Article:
Thursday, September 08, 2005


Sometimes the most revolutionary ideas come in the smallest packages.
Way, way back in the mists of time, rock was a simple thing; a limited number of chords, a simple drums-bass-guitar-voice set-up and a single microphone hanging from the ceiling.
After a while folk got ambitious and started stacking other things on top: a second and even third guitar, a keyboard or two, some brass, some harmony, while the guys behind the recording studio console struggled to keep up. So we went from Bill Haley to Emerson, Lake and Palmer in a staggeringly short period of time.
1976 has a lot to answer for - not just the blast of phlegm from the punks and their desire to outrage and confront, but also the stripping away of all those layers of sophistication and pretention. And if any one song best exemplified the move back to basics, it's this.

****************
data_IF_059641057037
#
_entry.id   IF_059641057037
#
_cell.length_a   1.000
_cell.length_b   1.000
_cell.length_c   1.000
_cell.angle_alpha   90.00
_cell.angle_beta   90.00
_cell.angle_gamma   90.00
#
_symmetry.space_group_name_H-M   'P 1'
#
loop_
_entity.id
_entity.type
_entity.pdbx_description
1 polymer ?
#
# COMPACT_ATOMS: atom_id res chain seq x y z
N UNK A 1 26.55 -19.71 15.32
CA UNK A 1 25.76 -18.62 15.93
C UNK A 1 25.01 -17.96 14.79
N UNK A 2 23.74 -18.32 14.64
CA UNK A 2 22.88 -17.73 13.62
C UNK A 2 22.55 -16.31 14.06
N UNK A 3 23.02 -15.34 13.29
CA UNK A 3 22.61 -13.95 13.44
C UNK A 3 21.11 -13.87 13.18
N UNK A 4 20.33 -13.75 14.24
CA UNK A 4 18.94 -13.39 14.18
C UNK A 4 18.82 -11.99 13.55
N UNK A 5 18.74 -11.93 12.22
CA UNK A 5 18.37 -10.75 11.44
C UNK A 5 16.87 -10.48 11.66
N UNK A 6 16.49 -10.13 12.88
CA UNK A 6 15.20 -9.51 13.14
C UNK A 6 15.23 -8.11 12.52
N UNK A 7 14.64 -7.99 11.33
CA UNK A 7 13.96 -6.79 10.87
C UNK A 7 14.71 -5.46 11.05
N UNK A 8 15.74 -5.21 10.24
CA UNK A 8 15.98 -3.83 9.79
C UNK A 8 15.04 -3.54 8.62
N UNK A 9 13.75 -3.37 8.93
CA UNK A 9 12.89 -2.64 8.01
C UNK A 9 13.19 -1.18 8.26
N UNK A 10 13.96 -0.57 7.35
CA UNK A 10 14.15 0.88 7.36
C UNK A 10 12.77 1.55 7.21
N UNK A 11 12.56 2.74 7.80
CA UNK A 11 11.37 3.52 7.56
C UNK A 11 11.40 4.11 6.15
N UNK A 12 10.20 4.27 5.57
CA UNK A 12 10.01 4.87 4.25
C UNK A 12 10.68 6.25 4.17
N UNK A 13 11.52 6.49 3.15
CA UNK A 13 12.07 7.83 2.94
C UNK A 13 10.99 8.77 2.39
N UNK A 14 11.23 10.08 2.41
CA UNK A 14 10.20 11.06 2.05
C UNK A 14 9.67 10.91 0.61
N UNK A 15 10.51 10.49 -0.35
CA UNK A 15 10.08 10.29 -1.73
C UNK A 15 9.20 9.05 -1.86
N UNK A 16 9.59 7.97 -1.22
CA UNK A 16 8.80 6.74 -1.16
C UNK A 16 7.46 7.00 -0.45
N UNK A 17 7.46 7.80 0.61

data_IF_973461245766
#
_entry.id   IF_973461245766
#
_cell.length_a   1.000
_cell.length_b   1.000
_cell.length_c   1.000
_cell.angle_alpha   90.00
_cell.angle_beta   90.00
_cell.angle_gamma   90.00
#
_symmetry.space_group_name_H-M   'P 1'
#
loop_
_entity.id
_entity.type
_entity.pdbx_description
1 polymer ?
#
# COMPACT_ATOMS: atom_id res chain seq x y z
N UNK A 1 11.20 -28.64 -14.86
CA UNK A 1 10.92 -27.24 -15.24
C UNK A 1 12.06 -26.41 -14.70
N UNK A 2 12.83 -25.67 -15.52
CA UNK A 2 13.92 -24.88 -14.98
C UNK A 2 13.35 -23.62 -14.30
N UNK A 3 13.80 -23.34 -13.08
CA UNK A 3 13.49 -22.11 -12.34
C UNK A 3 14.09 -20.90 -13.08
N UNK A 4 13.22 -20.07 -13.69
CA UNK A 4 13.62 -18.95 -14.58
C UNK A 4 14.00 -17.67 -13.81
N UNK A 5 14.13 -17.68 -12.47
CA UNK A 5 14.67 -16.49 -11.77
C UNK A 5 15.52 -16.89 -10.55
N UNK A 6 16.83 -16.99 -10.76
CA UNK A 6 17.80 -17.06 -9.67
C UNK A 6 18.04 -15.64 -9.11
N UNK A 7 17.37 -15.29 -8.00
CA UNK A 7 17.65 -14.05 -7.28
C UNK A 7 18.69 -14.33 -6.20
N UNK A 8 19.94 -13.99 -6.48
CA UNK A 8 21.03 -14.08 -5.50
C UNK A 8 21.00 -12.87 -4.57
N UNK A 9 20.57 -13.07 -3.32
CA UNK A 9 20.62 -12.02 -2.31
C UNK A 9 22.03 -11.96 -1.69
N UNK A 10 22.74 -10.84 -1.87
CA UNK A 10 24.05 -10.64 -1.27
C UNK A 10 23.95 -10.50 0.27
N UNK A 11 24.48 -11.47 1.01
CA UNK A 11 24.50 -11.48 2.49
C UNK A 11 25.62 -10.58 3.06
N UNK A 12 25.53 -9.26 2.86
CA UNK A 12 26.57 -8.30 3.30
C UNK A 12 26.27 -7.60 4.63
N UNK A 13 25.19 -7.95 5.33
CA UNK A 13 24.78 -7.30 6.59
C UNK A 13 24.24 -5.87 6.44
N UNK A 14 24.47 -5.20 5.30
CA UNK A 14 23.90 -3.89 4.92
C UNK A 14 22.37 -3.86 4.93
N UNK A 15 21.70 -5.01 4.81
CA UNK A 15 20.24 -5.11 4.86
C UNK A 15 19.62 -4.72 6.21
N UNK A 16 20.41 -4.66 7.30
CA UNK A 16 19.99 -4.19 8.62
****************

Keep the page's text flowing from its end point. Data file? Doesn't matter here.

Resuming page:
Jonathan Richman is revered as a combination of faux-naif, idiot-savant, fey flower child and rocker. His songs are...eccentric, off-the-wall and totally individual. For this, he took just two chords and strung them together with a driving biff-bang-pow drumbeat and a stream of consciousness about driving around Boston and hey presto, an instant classic. This song doesn't seduce, threaten or cajole. It just gets on with it and if you're happy to ride along, so much the better.
Oh, and there is a third chord. Right at the end of the song.


Cocaine Jesus said...

yep, one of my favourites too

michael said...

and mine. there are several versions thoughn and my favourite is the one with the tinny organ being played by John Cale I believe?